The former US Steel South Works in South Chicago will be redeveloped, The New York Times reports.
The “ambitious” $4 billion plan will remake the 470-acre site with homes, a marina, commercial space and a school, the paper reports. It is the largest undeveloped parcel in the city.
You can learn more about the history of the site here; take a look at the before and after photos from the mill’s heyday (below).
This history site notes that 20,000 people once worked at the mill, which closed in 1992 after operating 110 years. It also notes that plans to redevelop the site have come and gone.
There is reason to be skeptical this plan will come to fruition. The Times notes, “the city is overwhelmed with unsold condos and housing units left over from the housing bubble. ‘We currently have years and years of oversupply,’ said James Kinney, the vice president for luxury sales at Baird & Warner real estate.”
Read more history about the site here and see some Flickr shots here.
The good people at Great Lakes Urban Exchange convened more than 200 people in Buffalo last month to form a consensus about the best way to direct stimulus money in Great Lakes cities.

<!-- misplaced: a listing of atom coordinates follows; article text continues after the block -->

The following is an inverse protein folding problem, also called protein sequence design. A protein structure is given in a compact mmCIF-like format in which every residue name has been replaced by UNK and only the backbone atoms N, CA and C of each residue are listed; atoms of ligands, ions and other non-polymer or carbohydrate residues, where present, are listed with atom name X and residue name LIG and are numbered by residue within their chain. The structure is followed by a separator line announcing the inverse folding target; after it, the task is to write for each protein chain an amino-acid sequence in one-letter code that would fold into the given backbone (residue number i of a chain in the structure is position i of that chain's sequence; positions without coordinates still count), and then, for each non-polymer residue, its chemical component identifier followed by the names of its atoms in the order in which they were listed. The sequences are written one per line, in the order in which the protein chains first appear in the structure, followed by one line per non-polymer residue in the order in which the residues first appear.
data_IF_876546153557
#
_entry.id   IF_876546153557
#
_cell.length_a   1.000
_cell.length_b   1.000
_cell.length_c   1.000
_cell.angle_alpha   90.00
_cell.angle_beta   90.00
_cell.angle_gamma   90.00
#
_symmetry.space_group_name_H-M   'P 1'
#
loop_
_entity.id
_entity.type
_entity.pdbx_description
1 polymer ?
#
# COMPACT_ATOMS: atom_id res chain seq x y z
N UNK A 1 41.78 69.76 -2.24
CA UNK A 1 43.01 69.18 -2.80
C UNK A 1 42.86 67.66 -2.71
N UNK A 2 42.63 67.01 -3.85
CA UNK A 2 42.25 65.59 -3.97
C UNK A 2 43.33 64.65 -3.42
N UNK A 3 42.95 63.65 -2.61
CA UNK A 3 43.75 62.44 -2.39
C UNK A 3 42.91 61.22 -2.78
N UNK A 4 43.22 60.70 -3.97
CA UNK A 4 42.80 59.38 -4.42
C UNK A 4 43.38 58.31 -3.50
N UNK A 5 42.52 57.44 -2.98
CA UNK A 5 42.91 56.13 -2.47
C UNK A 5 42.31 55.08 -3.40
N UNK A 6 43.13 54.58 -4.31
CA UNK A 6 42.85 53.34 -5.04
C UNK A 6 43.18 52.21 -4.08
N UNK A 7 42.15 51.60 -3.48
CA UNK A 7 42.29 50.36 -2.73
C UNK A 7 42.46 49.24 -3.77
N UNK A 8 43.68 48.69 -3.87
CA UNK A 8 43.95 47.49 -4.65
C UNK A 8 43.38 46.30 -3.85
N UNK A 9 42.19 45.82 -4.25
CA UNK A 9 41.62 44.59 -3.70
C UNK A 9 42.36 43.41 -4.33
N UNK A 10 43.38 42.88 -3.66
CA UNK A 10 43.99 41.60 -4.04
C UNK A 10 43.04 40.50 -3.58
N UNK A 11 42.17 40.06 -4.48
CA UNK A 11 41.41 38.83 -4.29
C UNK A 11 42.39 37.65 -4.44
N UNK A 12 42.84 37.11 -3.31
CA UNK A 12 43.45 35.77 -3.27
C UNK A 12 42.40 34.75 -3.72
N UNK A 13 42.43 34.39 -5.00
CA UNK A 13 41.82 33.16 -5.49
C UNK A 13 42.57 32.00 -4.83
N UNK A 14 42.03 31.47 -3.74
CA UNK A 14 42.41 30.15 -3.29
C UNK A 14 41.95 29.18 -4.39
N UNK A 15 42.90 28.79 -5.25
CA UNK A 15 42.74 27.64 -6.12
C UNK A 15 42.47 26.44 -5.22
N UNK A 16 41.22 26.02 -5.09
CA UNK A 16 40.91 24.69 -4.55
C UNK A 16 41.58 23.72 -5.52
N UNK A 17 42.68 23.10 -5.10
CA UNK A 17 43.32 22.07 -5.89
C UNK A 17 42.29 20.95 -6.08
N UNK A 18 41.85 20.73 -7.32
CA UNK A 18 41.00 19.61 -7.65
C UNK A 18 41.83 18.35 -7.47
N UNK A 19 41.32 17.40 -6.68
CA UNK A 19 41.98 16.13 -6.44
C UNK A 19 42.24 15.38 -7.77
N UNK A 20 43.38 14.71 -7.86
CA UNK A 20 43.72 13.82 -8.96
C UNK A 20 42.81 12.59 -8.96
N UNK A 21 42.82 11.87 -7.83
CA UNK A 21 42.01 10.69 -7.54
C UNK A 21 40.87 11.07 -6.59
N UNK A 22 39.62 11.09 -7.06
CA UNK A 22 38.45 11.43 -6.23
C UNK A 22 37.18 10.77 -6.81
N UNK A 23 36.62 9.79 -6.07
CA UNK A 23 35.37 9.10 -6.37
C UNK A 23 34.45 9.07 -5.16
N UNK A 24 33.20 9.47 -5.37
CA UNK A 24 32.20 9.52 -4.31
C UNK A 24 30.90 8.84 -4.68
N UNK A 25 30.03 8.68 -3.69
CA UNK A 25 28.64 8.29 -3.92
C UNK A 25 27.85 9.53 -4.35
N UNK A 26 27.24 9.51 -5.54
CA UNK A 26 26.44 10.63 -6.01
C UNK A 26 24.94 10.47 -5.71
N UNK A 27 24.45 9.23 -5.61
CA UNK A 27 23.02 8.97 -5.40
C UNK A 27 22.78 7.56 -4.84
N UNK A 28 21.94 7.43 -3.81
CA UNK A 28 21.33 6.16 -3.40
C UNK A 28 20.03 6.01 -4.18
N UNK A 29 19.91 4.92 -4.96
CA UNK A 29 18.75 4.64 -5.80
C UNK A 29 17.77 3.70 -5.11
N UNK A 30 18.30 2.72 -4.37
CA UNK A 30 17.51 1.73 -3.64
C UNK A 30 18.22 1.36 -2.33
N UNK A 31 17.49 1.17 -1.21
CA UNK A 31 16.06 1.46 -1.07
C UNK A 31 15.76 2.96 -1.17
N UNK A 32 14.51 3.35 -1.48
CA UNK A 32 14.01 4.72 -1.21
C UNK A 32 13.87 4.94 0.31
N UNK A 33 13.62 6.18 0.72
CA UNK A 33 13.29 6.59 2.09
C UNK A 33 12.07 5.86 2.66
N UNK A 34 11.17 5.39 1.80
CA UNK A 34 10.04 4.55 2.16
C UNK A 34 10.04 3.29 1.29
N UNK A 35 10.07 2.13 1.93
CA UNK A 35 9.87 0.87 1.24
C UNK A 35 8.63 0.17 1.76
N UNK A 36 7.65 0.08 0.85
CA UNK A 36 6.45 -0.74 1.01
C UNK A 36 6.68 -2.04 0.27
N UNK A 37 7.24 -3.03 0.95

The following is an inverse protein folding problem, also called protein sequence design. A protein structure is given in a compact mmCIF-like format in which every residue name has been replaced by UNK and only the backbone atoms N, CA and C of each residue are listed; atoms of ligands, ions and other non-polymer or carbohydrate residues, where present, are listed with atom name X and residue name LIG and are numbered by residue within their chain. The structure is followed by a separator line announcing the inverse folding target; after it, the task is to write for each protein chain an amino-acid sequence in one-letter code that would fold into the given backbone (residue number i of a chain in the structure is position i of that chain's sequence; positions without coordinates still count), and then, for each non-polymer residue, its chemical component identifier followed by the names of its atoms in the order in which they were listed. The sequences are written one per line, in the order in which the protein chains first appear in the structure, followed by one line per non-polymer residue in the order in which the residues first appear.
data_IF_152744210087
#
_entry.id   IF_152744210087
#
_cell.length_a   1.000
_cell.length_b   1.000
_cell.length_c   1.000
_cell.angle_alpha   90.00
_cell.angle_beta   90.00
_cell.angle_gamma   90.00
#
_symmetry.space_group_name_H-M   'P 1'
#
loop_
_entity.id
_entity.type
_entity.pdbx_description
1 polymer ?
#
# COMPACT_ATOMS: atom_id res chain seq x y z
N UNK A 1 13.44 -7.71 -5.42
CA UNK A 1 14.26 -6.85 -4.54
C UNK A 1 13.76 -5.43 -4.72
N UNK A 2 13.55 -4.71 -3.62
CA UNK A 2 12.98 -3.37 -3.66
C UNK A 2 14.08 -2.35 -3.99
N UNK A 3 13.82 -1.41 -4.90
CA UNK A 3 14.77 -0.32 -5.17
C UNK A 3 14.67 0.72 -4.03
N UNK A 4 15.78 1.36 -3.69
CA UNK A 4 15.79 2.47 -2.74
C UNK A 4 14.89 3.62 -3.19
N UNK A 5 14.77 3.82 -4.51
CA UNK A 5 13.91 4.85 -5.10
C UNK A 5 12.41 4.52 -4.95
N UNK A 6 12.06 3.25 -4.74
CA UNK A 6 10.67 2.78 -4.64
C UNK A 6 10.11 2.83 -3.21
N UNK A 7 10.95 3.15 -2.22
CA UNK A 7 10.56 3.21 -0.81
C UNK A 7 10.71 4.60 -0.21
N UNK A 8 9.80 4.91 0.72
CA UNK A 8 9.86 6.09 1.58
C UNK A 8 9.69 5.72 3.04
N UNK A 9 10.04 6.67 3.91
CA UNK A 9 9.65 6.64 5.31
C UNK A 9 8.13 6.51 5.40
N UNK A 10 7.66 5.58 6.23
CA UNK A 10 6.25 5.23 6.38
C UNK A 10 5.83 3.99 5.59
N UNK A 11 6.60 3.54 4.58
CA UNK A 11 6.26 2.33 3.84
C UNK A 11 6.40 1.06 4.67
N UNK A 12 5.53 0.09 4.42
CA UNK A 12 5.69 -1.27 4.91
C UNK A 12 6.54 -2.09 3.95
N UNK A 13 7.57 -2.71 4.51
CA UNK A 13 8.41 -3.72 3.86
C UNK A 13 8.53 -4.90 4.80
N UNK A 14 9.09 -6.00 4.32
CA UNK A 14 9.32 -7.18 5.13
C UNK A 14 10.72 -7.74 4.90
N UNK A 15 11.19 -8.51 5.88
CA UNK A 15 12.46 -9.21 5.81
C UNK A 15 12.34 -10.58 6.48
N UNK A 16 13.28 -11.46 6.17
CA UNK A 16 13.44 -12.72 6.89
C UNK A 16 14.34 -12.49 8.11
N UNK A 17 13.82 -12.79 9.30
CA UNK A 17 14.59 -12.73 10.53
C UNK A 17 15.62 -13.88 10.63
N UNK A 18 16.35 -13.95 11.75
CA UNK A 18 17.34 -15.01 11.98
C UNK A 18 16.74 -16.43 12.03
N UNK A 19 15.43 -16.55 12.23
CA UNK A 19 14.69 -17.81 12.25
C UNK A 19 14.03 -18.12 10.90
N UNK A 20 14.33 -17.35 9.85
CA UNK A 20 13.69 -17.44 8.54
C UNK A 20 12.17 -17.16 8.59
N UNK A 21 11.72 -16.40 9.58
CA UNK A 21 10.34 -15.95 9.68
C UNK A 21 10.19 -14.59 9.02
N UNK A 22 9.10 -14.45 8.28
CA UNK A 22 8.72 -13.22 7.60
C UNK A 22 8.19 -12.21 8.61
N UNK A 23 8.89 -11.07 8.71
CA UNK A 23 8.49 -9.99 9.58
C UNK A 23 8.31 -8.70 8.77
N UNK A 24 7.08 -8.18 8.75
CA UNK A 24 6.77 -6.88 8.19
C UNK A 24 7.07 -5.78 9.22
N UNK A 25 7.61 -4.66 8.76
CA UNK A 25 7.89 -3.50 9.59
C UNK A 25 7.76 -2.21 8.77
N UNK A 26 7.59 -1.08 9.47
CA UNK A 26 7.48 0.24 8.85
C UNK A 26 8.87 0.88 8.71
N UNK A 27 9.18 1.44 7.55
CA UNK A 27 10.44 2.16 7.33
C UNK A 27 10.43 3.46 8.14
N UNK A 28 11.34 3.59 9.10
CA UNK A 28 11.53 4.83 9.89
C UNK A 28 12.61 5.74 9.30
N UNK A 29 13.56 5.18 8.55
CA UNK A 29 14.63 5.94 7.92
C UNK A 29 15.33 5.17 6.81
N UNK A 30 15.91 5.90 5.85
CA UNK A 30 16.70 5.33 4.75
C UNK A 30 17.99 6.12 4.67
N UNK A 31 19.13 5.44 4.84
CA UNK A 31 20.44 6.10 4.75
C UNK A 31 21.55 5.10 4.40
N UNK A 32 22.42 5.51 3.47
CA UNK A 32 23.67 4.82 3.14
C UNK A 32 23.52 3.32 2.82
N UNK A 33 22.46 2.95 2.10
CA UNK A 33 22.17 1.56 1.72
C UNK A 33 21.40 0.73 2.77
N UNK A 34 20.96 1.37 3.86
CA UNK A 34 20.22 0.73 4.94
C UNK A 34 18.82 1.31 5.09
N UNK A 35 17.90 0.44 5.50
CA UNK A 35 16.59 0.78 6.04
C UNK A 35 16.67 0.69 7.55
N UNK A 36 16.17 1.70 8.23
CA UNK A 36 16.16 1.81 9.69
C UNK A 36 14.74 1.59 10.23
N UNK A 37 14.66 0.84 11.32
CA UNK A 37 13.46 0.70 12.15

The result is summarizied in a letter to Housing and Urban Development Secretary Shaun Donovan on the GLUE web site.
Here’s a snippet:
“A specific concern of conferees is that the Obama Administration understand both the scale and the urgency of Great Lakes metros’ challenges.
Brownfields in our older, mainly small- and mid-sized metros are probably never going to become the destinations for housing development, because our metros, unlike larger metros elsewhere in America, suffer from an over-stock of housing. Other opportunities to use these sites exist.
Preference should be given whenever possible to programs and projects that re-use these brownfields, so that the federal government does not continue to encourage greenfield development and perpetuate sprawl.
Yet precisely because our Great Lakes metros have the unique wealth of Great Lakes proximity, relatively small ARRA investments–if implemented by metro region and not by city, town or village–hold the promise of tremendous long-term economic benefit.”
Good job, guys. Here’s hoping that they listen.